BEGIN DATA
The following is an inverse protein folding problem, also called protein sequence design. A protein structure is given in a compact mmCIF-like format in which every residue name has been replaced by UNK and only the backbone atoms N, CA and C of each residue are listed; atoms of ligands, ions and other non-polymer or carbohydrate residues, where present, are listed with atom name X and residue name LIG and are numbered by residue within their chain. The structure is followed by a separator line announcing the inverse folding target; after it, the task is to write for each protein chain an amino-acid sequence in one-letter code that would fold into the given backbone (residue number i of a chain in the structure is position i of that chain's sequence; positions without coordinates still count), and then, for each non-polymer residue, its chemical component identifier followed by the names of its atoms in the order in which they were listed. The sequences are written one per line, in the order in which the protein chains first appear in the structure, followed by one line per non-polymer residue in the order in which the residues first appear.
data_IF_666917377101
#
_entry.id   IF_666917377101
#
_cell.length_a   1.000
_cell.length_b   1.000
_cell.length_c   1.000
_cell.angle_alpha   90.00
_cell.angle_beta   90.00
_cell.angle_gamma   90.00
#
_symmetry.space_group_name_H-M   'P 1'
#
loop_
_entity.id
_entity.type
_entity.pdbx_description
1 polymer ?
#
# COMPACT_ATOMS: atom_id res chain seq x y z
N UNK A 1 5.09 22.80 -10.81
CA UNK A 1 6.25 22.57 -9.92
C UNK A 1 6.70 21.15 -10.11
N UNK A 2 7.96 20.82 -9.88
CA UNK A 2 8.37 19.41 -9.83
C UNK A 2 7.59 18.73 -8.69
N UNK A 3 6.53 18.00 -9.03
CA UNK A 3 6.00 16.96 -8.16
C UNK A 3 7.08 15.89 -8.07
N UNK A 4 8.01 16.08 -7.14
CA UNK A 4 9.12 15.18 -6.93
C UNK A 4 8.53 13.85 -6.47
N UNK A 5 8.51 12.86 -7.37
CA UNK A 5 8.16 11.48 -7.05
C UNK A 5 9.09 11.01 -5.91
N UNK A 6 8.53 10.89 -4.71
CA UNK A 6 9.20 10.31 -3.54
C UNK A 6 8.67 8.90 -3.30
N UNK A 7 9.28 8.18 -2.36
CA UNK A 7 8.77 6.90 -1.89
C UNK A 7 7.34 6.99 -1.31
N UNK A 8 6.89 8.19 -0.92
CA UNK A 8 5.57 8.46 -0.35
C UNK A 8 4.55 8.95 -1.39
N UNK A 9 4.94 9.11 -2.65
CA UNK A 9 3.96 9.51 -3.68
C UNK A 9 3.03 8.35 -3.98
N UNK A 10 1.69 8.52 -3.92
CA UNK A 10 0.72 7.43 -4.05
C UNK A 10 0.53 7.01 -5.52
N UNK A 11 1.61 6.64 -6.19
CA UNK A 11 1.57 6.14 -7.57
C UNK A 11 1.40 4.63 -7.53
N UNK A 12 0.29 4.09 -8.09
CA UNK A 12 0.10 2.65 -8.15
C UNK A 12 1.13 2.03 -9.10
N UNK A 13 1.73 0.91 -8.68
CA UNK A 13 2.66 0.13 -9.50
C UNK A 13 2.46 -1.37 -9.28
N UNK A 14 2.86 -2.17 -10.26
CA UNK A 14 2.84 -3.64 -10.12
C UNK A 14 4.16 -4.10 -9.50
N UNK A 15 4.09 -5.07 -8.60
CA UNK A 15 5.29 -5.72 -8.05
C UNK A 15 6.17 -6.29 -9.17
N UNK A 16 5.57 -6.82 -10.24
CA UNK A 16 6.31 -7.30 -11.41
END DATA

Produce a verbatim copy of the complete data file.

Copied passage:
The following is an inverse protein folding problem, also called protein sequence design. A protein structure is given in a compact mmCIF-like format in which every residue name has been replaced by UNK and only the backbone atoms N, CA and C of each residue are listed; atoms of ligands, ions and other non-polymer or carbohydrate residues, where present, are listed with atom name X and residue name LIG and are numbered by residue within their chain. The structure is followed by a separator line announcing the inverse folding target; after it, the task is to write for each protein chain an amino-acid sequence in one-letter code that would fold into the given backbone (residue number i of a chain in the structure is position i of that chain's sequence; positions without coordinates still count), and then, for each non-polymer residue, its chemical component identifier followed by the names of its atoms in the order in which they were listed. The sequences are written one per line, in the order in which the protein chains first appear in the structure, followed by one line per non-polymer residue in the order in which the residues first appear.
data_IF_666917377101
#
_entry.id   IF_666917377101
#
_cell.length_a   1.000
_cell.length_b   1.000
_cell.length_c   1.000
_cell.angle_alpha   90.00
_cell.angle_beta   90.00
_cell.angle_gamma   90.00
#
_symmetry.space_group_name_H-M   'P 1'
#
loop_
_entity.id
_entity.type
_entity.pdbx_description
1 polymer ?
#
# COMPACT_ATOMS: atom_id res chain seq x y z
N UNK A 1 5.09 22.80 -10.81
CA UNK A 1 6.25 22.57 -9.92
C UNK A 1 6.70 21.15 -10.11
N UNK A 2 7.96 20.82 -9.88
CA UNK A 2 8.37 19.41 -9.83
C UNK A 2 7.59 18.73 -8.69
N UNK A 3 6.53 18.00 -9.03
CA UNK A 3 6.00 16.96 -8.16
C UNK A 3 7.08 15.89 -8.07
N UNK A 4 8.01 16.08 -7.14
CA UNK A 4 9.12 15.18 -6.93
C UNK A 4 8.53 13.85 -6.47
N UNK A 5 8.51 12.86 -7.37
CA UNK A 5 8.16 11.48 -7.05
C UNK A 5 9.09 11.01 -5.91
N UNK A 6 8.53 10.89 -4.71
CA UNK A 6 9.20 10.31 -3.54
C UNK A 6 8.67 8.90 -3.30
N UNK A 7 9.28 8.18 -2.36
CA UNK A 7 8.77 6.90 -1.89
C UNK A 7 7.34 6.99 -1.31
N UNK A 8 6.89 8.19 -0.92
CA UNK A 8 5.57 8.46 -0.35
C UNK A 8 4.55 8.95 -1.39
N UNK A 9 4.94 9.11 -2.65
CA UNK A 9 3.96 9.51 -3.68
C UNK A 9 3.03 8.35 -3.98
N UNK A 10 1.69 8.52 -3.92
CA UNK A 10 0.72 7.43 -4.05
C UNK A 10 0.53 7.01 -5.52
N UNK A 11 1.61 6.64 -6.19
CA UNK A 11 1.57 6.14 -7.57
C UNK A 11 1.40 4.63 -7.53
N UNK A 12 0.29 4.09 -8.09
CA UNK A 12 0.10 2.65 -8.15
C UNK A 12 1.13 2.03 -9.10
N UNK A 13 1.73 0.91 -8.68
CA UNK A 13 2.66 0.13 -9.50
C UNK A 13 2.46 -1.37 -9.28
N UNK A 14 2.86 -2.17 -10.26
CA UNK A 14 2.84 -3.64 -10.12
C UNK A 14 4.16 -4.10 -9.50
N UNK A 15 4.09 -5.07 -8.60
CA UNK A 15 5.29 -5.72 -8.05
C UNK A 15 6.17 -6.29 -9.17
N UNK A 16 5.57 -6.82 -10.24
CA UNK A 16 6.31 -7.30 -11.41